The small-church pastor search

"In my experience, the search process usually takes longer for smaller churches. With limited financial resources, most small churches cannot provide a full-time compensation and benefits package for their pastor and his family, which often requires the pastor to serve in a bi-vocational capacity." - BPNews 

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JD Miller's picture

I do not want to suggest that bi-vocational pastoring should be the rule or ideal, but I wonder if we would be better served to at least prepare men for that role.  It is easy to get bogged down in the debate about whether or not we should even have bi-vocational pastors rather than equipping people for that ministry.

I remember attending a round table session right at the beginning of my bi-vocational pastorate.  I was looking forward to getting advice that would help me to be better equipped to serve in that capacity.  Instead it turned into a debate about whether pastors should even be bi-vocational.  I left feeling very disappointed and like I had missed out on a wonderful opportunity to learn more so I could serve better.

I probably should have read some books on being a bi-vocational pastor.  Actually I should read some now.  I wonder if any seminaries have any classes on this subject.

Although I wish every church could support a full time pastor, I would rather equip more bi-vocational pastors than to see too many small churches shut their doors.

Mark_Smith's picture

This article made me think of an experience I had 2 years ago, right before COVID hit. A Southern Baptist church in a small town about 45 minutes away from the city I live in needed a preacher for a Sunday, as the pastor would be out of town. The regional association director knew of me and asked me if I would go there and preach that Sunday. I never heard any communication directly with the church or anyone from it. I tried calling and leaving messages but never got a response. I got the church address from the internet and googlemaps! 

That Sunday I drove there and found the church on the edge of town. The finished road ended, and a block later at the end of a dirt road was the church... I parked right off to the side of the church in the grass (that's all there was...) and a man came and told me I couldn't park there as that was the neighbor's property, so I moved. It turned out this was the only person there. I was 45 minutes early so that was ok but as time for the service came, I realized he was the only one coming. I asked him how many regularly came, and he said 50. Not that Sunday! During our talk he asked me all kinds of theological questions, church policy questions, I felt like I was being interviewed. He then found out I taught at a local university and his demeanor and body language changed. He was then terse and said almost nothing.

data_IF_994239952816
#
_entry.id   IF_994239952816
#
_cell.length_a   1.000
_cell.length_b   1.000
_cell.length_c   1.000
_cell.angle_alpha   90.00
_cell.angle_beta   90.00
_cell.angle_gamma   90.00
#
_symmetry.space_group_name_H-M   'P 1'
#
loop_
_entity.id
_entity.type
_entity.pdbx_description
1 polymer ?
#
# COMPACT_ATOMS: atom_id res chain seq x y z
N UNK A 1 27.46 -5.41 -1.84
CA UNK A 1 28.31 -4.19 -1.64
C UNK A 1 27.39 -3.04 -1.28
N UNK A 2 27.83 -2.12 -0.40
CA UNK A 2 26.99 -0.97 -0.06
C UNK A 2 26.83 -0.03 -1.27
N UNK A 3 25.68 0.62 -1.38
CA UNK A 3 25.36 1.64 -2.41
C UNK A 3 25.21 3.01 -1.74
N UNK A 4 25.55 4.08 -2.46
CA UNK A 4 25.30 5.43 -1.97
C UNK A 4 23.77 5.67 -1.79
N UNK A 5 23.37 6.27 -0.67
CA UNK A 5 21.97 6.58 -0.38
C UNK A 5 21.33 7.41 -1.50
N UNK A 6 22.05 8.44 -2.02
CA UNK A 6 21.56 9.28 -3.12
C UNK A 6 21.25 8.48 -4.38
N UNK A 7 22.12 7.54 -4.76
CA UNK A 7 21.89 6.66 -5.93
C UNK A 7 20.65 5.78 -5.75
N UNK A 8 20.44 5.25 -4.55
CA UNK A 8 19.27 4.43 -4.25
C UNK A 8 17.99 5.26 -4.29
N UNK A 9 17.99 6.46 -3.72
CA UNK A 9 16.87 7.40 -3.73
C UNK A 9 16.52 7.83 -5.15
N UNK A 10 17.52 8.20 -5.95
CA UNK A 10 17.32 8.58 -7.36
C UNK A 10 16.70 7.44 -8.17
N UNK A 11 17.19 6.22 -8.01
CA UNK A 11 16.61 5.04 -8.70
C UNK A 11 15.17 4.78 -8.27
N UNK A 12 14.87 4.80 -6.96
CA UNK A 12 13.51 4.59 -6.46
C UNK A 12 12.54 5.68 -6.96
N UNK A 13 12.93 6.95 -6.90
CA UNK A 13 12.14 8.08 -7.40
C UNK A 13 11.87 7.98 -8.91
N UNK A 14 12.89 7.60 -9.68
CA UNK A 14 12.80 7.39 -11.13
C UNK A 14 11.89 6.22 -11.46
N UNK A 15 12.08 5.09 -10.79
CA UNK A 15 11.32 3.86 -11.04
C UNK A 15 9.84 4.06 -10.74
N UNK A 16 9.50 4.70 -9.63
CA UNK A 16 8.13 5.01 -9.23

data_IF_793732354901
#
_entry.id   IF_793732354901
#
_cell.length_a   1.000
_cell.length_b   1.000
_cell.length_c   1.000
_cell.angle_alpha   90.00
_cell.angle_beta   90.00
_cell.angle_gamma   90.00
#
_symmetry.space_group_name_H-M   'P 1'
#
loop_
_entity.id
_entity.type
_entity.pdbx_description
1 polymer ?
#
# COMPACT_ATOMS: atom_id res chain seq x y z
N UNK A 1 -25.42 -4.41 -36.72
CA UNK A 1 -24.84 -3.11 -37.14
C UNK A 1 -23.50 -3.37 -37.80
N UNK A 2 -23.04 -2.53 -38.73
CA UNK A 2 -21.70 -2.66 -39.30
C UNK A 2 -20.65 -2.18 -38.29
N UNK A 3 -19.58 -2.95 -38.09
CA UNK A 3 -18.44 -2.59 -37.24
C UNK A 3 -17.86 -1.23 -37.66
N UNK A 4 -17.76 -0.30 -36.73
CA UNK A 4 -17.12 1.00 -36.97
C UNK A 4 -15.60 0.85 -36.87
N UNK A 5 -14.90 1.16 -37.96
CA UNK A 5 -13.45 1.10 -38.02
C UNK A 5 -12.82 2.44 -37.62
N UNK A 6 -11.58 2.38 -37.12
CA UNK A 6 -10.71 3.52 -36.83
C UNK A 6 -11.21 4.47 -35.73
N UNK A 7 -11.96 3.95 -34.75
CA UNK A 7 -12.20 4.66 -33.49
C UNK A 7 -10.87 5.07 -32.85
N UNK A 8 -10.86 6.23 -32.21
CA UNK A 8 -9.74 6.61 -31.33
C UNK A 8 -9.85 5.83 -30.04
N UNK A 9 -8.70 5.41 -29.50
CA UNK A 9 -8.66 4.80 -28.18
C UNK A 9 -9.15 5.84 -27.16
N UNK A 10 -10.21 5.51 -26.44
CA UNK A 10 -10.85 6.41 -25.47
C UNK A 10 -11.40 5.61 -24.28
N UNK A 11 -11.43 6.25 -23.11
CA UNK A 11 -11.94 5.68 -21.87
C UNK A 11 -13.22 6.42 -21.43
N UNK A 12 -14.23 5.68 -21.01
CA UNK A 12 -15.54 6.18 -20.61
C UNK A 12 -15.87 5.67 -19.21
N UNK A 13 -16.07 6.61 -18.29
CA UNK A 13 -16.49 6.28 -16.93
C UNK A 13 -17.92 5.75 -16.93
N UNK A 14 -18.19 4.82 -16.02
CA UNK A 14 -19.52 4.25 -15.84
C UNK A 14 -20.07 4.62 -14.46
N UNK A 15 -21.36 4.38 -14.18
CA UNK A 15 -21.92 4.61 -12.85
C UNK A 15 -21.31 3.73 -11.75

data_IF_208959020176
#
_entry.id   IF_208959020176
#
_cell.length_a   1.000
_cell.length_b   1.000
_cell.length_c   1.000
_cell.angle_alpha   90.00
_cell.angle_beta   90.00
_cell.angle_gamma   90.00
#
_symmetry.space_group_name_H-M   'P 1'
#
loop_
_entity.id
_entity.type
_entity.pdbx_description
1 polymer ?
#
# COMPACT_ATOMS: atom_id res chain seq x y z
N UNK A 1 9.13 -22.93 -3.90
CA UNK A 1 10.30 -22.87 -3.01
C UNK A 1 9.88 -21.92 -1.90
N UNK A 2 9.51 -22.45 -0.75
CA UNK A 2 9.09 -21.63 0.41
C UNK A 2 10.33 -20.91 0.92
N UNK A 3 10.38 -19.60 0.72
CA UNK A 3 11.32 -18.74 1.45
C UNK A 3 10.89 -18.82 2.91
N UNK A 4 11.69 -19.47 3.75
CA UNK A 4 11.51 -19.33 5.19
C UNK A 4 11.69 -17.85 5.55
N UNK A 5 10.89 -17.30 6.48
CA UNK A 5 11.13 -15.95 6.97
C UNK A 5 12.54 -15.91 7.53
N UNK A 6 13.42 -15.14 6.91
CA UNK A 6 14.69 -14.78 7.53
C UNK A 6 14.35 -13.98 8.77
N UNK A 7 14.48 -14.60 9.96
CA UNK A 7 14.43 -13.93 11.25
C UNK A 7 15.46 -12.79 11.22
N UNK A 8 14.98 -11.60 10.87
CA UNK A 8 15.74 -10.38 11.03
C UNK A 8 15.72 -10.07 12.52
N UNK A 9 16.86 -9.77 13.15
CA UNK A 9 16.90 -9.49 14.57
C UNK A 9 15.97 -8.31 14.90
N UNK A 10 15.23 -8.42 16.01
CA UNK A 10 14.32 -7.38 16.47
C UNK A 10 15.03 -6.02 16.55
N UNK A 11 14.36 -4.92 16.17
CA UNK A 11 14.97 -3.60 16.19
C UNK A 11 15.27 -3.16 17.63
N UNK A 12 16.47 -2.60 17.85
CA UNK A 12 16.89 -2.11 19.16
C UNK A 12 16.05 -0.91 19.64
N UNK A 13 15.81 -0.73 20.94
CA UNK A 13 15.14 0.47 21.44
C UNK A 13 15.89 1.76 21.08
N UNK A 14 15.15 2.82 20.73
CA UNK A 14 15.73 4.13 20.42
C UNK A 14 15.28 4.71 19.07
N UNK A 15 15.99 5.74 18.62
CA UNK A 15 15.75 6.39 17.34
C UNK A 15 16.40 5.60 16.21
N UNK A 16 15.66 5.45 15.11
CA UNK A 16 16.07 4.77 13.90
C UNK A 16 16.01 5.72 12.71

Time came for church and I asked if anyone was playing piano, or doing music. He seemed stunned and said that was all on me! I asked if they had any favorites. He said no. So I went up front (its just me and him) and started choosing a few songs from the hymnal. He was lucky that I can somewhat sing and play piano because no one mentioned that need at all for this Sunday.

Just as the time to start came an elderly woman walked in and sat right down front. I said hello to her, she said nothing back. As I started prayer and singing a young couple with a boy walked in and sat down at the back. I did 3 or 4 songs. Then started the sermon I had prepared. The man at this point went went in the back and never came out. I preached almost to myself. When done I led one more song and prayed and ended. The elderly lady never moved. I told her good bye and went to the young couple. It turned out they were first time visitors. I apologized to them and explained I was a guest preacher and literally knew nothing about the church.

Seeing nothing else to do I started to leave. The man rushed up to me and hands me a check for $100, locked the door to the church, and drove off with the elderly woman... I just stood there bewildered. 

A week later the regional director calls me and asked what went wrong at my pastor trial Sunday. I asked him, "what?" He told me that was my try-out for the pastor position there and I had blown it and wondered what went wrong? I told him no one was there but one man. No one contacted me at all about anything or said anything to me about a pastor search.

That regional director never talked to me again despite repeated tries on my part. He retired a month ago and I have since lost all contact with the Southern Baptist Flint Hills association.

Now, explain that to me!

 

T Howard's picture

Mark_Smith wrote:

That regional director never talked to me again despite repeated tries on my part. He retired a month ago and I have since lost all contact with the Southern Baptist Flint Hills association.

Now, explain that to me!

It's called uncommunicated expectations.

Mark_Smith's picture

T Howard wrote:

 

Mark_Smith wrote:

 

That regional director never talked to me again despite repeated tries on my part. He retired a month ago and I have since lost all contact with the Southern Baptist Flint Hills association.

Now, explain that to me!

 

It's called uncommunicated expectations.

Hah! That's the understatement of the decade!